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# sum challenge

Hi,

I saw one challenge where i need to find
1+1/2+1/3+1/4+.........+1/1000

I could not get much idea on how to proceed to find this sum. I see denominator pattern increasing 1 to 1000 where as numerator remails same as 1.

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gudii9
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2 Solutions

Commented:
Something like this perhaps:

``````float t =1;
float u=1;

for(int f=0;f<1000;f++){
u += 1/t++;
System.out.println(u);
}
``````
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Commented:
You might use a for loop.
Accuracy may be better if you sum the smaller terms first, but don't worry too much about that until you have at least something working.
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Commented:
Correction to my startup code

``````float t =1;
float u=1;

for(int f=0;f<1000;f++){
u += 1/++t;
System.out.println(u);
}
``````
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Commented:
Now you're summing
1+1/2+1/3+1/4+.........+1/1001
It might be less confusing to use
float u=0;
for(int f=1;f<=1000;f++){
u += 1.0/f;
}
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Commented:
Yes, that looks better. It was a quick sketch, with not 100% attention to the bounds. But you're right.

----

and how about : for(int f=1;f<1001;f++){
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Commented:
gudii

what they are asking you to do here is simply to add up a sequence of numbers, but if they were just integers, it would be kind of boring . . . adding 1,2,3,4,5,6, .... 1000.

Instead, you are asked to start with 1, and add fractions of 1 to it. So the first iteration has 1 + 1/2 (which is 0.5), so the first iteration's result is 1.5. Then to that, you next add 1/3 (which is 0.3333), and then 1/4, then 1/5 etc etc etc, and finally to add 1/1000th to the penultimate result to produce a final total.

There are probably better and more elegant ways of achieving this than my code demonstrates.
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Author Commented:
for(int f=1;f<=1000;f++){

what is difference of above line with below

``````: for(int f=1;f<1001;f++){
``````

There are probably better and more elegant ways of achieving this than my code demonstrates.

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Commented:
Those two lines are identical in effect.
So the difference would be mainly a matter of stylistic preference.

Visually, one might appear more directly connected to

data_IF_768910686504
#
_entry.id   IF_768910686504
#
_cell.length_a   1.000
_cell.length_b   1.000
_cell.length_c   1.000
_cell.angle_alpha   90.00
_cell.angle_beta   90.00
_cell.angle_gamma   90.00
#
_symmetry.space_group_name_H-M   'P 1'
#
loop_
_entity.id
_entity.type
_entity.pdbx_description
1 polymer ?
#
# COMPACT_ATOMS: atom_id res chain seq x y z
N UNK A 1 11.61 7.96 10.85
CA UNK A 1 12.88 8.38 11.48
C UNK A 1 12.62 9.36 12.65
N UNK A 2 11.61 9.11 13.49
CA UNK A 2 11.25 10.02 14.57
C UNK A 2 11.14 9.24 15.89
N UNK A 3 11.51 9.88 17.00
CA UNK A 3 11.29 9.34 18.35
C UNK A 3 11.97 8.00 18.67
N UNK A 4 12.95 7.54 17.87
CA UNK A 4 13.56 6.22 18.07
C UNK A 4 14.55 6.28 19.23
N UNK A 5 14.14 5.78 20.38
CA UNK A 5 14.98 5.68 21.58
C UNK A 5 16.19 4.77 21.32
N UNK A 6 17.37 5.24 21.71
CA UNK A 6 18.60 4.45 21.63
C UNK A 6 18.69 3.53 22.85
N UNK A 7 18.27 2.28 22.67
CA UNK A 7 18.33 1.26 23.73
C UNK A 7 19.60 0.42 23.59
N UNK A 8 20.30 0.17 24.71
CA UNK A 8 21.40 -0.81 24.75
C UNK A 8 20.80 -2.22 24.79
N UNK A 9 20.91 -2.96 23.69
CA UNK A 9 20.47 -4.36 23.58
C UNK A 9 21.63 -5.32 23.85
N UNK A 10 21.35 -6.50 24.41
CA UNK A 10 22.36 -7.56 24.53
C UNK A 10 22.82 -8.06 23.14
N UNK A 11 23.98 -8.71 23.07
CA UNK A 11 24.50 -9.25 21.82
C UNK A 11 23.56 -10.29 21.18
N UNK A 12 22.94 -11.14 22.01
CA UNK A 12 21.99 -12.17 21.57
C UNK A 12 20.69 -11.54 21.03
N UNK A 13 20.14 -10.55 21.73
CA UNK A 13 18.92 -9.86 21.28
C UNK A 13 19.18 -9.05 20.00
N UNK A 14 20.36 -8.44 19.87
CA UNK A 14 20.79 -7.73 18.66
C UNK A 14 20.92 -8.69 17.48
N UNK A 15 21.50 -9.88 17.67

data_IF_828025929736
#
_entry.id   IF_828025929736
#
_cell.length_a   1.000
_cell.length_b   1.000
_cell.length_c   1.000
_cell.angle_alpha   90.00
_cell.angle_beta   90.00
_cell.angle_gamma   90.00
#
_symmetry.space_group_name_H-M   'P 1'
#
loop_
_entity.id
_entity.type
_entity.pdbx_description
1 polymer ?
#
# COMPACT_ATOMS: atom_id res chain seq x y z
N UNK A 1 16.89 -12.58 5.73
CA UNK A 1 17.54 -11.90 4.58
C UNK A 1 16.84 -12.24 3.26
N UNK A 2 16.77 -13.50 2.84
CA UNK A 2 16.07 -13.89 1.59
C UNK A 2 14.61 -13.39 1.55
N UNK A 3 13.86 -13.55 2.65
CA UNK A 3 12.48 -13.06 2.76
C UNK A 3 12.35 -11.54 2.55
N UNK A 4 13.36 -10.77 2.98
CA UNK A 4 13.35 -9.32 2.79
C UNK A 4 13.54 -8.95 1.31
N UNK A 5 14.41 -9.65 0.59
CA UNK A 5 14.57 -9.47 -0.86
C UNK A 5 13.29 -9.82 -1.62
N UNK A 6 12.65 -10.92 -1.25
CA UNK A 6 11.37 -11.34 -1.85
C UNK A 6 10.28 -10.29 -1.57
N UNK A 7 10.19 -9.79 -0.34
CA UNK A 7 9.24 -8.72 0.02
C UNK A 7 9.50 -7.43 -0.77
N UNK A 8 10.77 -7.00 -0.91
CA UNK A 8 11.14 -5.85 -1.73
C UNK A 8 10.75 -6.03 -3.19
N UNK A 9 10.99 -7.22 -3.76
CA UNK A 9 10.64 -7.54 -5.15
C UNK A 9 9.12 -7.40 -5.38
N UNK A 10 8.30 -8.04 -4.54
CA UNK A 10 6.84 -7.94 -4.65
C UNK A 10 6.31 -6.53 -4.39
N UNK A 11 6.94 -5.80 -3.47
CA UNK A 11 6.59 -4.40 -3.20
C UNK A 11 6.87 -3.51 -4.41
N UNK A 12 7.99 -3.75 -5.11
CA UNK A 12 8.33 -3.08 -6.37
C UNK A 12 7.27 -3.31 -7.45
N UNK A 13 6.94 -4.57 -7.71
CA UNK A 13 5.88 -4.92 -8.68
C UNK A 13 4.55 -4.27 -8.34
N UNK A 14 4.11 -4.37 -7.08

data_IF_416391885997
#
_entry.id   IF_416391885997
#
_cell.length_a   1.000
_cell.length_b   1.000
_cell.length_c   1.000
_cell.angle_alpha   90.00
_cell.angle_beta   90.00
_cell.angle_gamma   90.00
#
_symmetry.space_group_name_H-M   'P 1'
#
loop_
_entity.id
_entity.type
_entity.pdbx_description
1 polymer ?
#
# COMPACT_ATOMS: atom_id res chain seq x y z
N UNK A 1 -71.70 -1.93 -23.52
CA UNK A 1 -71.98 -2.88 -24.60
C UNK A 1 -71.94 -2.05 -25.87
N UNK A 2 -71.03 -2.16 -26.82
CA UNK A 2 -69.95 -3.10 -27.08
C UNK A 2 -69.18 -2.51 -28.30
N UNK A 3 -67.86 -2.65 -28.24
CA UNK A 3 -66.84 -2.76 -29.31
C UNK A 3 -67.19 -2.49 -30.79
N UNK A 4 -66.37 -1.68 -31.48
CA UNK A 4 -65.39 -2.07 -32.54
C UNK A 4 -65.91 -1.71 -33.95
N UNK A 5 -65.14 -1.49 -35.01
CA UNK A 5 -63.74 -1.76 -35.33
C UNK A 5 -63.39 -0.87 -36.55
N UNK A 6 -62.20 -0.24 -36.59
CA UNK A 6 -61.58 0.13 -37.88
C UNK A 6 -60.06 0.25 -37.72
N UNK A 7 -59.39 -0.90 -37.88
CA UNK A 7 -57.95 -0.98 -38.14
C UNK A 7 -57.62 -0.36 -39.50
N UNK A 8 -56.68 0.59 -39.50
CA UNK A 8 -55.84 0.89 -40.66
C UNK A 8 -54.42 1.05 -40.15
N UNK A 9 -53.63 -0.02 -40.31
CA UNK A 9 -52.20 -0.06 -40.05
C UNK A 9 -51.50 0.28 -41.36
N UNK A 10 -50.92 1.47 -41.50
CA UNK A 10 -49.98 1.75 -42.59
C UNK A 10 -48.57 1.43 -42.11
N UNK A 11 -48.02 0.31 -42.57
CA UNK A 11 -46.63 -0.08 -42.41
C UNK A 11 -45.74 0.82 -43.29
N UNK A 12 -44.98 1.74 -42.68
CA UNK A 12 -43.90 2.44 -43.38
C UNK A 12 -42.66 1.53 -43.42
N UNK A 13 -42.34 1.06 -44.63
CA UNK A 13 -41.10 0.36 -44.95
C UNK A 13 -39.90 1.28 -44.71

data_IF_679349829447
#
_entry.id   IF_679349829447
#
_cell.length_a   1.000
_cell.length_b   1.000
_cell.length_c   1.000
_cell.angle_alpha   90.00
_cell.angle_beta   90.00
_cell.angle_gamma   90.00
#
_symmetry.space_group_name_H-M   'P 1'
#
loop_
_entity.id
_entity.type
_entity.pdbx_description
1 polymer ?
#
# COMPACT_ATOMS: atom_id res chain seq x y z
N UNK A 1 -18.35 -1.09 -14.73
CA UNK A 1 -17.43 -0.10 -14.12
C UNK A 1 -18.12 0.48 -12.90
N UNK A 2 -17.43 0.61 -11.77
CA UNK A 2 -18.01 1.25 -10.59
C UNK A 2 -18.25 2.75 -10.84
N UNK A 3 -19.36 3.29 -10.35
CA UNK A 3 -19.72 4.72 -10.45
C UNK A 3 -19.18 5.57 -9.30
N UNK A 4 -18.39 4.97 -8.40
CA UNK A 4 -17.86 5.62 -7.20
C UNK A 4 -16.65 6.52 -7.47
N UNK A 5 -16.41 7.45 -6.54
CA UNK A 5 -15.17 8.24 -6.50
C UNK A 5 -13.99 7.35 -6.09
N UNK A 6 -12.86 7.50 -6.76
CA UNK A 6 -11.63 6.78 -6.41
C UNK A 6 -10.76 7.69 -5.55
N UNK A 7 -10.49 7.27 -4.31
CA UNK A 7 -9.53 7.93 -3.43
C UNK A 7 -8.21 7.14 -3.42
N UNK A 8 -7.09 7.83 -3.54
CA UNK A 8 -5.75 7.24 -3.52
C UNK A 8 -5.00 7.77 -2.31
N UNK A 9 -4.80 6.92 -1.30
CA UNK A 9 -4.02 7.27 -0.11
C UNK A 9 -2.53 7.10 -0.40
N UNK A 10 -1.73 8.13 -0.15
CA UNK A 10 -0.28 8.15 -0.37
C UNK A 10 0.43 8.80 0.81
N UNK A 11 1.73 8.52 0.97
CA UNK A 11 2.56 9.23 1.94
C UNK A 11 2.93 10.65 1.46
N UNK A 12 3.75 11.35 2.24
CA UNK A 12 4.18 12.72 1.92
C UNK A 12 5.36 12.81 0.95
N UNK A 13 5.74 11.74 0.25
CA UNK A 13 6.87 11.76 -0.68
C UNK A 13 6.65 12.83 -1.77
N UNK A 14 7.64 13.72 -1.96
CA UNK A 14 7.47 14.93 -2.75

1+1/2+1/3+1/4+.........+1/1000

To me, code that more closely parallels its specification can make it easier to spot errors in following that specification.

Better ways may be ways that more correctly implement the specified sum.
If having to keep track of the relationship between t and f can be a potential source of error, then one might consider that a point of inelegance.
On the other hand, avoiding implicit conversions from int to float may be a consideration for you.
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Author Commented:
To me, code that more closely parallels its specification can make it easier to spot errors in following that specification.
which one does that

If having to keep track of the relationship between t and f can be a potential source of error, then one might consider that a point of inelegance.
i do not think we need any relationship between t and f right?

avoiding implicit conversions from int to float may be a consideration for you.

how to avoid this.
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Commented:
which one does that
If neither strikes you as any more connected to the specification than another, then this would not be a consideration for you.
To me, since the original specification mentions the number 1000,  and does not mention the number 1001, it seems more natural for the code to do the same.
Others may want to consider different stylistic preferences.

any relationship between t and f
Versions of the code that do not include f have no relationships regarding f.

how to avoid this.
Versions of the code that do include f,  maintaining it as a float and never assigning an int to it, can avoid conversions from int to float.
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Author Commented:
``````Versions of the code that do include f,  maintaining it as a float and never assigning an int to it, can avoid conversions from int to float.
``````

do we need float in denominator for f. I thought we only need int.
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Commented:
(int)1/(int)1000 == 0
I don't think that was what the sum challenge intended
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